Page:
Last night I left Carson’s ICU room after he had fallen asleep to try and find something respectable to eat at 9 p.m. in a hospital (which didn’t happen, by the way). And I was struck by how awkward this place that I used to work at only a short 3 years ago felt. The halls were virtually empty, minus the passing of a staff member who would very nicely smile and say hello (I mean, it was just the two of us so, ignoring would be pretty obvious). It was so empty. But then to pass by another parent. My bet was they did the same thing I did; waited for their child to fall asleep so they wouldn’t know they had left. Dinner at 6 or 7 p.m. would have been much preferred.
Every once in a while, God hits you with an “aha!” moment. Sometimes I’ve found that it’s not even that profound and yet, it is. It’s something you know you’ll remember. Something that will stick with you for a long time. Like what your wife looked like as she walked toward you to take your vows together, or the first time you see your baby. Ok, so this wasn’t quite one of those landmark moments, but still.
Thanksgiving – as I stood in line to pay for what they consider food in the dining hall, I heard some employees asking the food staff if they would be making turkey tomorrow. “Yes! And it will be free to staff and families too.” Hmm … well, I wish I could be excited, but that was nice. And then I heard one of the cashiers talking to her fellow co-worker – “well, I won’t be here cause I have kids so I’m going to be home with them.” And BAM!
We had already easily come to the reality that this Thanksgiving was going to be different this year. But my mind took off on her comment. I couldn’t help think “well, we’ll be here tomorrow. But that’s ok – I’m ok with that.” And then I remembered that family that I visited once in oncology. They were here with their son for their 3rd 30-day treatment stay. 30 days for a 3rd time. And I thought “I wonder if one of those families showed up this week. If so, they will spend Thanksgiving here, and then Christmas.”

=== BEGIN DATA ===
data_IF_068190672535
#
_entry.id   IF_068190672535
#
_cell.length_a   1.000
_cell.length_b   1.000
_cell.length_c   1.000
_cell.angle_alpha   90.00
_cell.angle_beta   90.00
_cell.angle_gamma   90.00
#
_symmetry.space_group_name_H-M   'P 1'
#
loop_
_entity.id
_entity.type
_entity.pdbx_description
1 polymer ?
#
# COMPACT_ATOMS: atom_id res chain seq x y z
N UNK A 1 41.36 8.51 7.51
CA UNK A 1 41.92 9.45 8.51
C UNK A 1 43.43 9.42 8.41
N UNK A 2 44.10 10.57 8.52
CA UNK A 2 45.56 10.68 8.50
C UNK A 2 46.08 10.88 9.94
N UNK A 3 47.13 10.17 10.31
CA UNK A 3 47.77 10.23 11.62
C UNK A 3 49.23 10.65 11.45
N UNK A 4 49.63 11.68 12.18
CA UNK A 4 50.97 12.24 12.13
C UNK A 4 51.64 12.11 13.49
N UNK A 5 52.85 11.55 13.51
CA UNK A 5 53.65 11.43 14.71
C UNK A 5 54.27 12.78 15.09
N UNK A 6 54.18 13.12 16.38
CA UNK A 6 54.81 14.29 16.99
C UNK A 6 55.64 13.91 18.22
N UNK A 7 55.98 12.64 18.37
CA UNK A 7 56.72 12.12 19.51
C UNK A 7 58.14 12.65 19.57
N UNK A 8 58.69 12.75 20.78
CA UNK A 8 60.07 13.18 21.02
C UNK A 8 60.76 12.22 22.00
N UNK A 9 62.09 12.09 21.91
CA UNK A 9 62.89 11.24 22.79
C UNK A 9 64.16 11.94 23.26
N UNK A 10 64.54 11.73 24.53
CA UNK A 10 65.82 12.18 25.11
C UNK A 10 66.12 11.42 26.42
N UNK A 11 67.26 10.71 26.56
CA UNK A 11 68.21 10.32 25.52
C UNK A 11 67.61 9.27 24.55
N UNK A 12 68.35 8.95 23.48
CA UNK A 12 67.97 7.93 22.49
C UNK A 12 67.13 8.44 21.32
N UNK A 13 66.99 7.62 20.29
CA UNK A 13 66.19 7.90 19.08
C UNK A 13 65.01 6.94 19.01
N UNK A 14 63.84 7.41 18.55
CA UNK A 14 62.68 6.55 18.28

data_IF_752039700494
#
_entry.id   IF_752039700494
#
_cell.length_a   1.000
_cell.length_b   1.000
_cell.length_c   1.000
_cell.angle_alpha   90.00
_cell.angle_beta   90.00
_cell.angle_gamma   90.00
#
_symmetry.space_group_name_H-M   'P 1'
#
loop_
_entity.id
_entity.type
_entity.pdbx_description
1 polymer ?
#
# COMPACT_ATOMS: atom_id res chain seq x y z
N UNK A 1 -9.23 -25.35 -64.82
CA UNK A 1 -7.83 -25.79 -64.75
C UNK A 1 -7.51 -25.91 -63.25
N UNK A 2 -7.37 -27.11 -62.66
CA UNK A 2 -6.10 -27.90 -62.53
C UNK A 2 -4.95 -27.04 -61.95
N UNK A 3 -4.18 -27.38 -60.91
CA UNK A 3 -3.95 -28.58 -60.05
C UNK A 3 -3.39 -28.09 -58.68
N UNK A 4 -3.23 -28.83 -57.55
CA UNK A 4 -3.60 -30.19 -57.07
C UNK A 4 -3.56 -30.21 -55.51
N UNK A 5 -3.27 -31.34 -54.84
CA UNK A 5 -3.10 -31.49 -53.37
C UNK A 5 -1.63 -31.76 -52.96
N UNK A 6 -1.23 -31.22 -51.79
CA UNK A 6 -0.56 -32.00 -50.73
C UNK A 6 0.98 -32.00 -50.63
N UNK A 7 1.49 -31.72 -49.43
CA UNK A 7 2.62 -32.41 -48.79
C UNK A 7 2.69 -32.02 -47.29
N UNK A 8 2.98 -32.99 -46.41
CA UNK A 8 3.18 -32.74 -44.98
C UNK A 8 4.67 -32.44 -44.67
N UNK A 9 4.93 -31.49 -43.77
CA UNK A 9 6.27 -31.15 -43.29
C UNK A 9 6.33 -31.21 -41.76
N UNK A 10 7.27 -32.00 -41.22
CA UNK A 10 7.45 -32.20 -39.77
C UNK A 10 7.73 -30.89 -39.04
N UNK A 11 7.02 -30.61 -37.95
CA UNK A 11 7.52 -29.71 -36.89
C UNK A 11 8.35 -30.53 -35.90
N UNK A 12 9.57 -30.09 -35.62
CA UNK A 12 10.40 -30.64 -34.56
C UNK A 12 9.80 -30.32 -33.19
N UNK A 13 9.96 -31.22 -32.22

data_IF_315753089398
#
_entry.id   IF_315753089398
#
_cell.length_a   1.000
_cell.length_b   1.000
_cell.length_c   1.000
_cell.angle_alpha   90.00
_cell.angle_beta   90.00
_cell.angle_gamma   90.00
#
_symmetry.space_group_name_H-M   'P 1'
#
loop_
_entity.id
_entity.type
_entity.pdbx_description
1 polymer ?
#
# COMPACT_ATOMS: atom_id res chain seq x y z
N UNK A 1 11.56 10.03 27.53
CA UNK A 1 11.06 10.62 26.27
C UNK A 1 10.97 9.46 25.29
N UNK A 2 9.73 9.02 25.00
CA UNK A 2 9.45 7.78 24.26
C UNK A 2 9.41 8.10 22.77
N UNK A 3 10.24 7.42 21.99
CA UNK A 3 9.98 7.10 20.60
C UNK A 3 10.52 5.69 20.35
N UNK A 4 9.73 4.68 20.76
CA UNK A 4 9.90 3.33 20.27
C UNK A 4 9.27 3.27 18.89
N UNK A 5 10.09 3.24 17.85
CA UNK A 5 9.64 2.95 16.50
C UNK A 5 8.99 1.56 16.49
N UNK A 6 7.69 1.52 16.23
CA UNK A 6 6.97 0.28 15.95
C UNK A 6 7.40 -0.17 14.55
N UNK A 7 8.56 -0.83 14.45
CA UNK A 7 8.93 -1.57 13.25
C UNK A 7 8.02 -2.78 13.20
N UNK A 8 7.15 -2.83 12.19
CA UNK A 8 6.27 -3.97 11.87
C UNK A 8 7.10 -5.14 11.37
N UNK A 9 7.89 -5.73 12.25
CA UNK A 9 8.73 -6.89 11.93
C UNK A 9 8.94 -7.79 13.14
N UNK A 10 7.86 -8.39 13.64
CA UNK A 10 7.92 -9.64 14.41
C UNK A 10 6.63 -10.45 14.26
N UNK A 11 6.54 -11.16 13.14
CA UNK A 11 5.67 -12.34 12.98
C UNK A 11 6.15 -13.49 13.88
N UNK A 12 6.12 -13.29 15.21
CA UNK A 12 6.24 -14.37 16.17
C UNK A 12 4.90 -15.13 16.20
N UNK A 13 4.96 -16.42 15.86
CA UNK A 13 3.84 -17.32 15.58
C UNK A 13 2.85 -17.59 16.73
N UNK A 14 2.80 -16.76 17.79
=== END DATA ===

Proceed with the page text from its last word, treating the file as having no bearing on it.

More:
And self-pity or pity for those families is probably where one’s mind might go. But no. Amazingly, what I felt was the most thankful that I can ever recall on any previous Thanksgiving.
I know that Carson will get better and we’ll go home in a few days. And we’ll put a bow on yet another hospital stay. Life will go back to our normal. But just steps from me, hidden in rooms with closed doors and sleeping children were families who were losing their babies during this week. Or they were battling cancer with little hope in sight. Or hoping their child would recover from the heart surgery – clinging to every number on that screen that tells you they are getting better or getting worse. And I find myself so incredibly – thankful.
Truth is, our son has a diagnosis that has no cure. If you get it as an adult, your life expectancy is 2 years. That’s with current treatment. Fortunately, things are a bit different for children who are essentially born with pulmonary hypertension. And there are new medications coming out and on the horizon. We believe and pray there will be a cure. But right now we battle to ensure he doesn’t get worse and he has the best life he can have. And I have faith that God will provide a cure or directly cure him and Carson will live a long life and have children and grandchildren of his own.
So I know all of that – I sit in a hospital room on Thanksgiving – and I am thankful.
From C11 PICU, Children’s Health Dallas – Happy Thanksgiving. It’s one I’ll remember for a long time.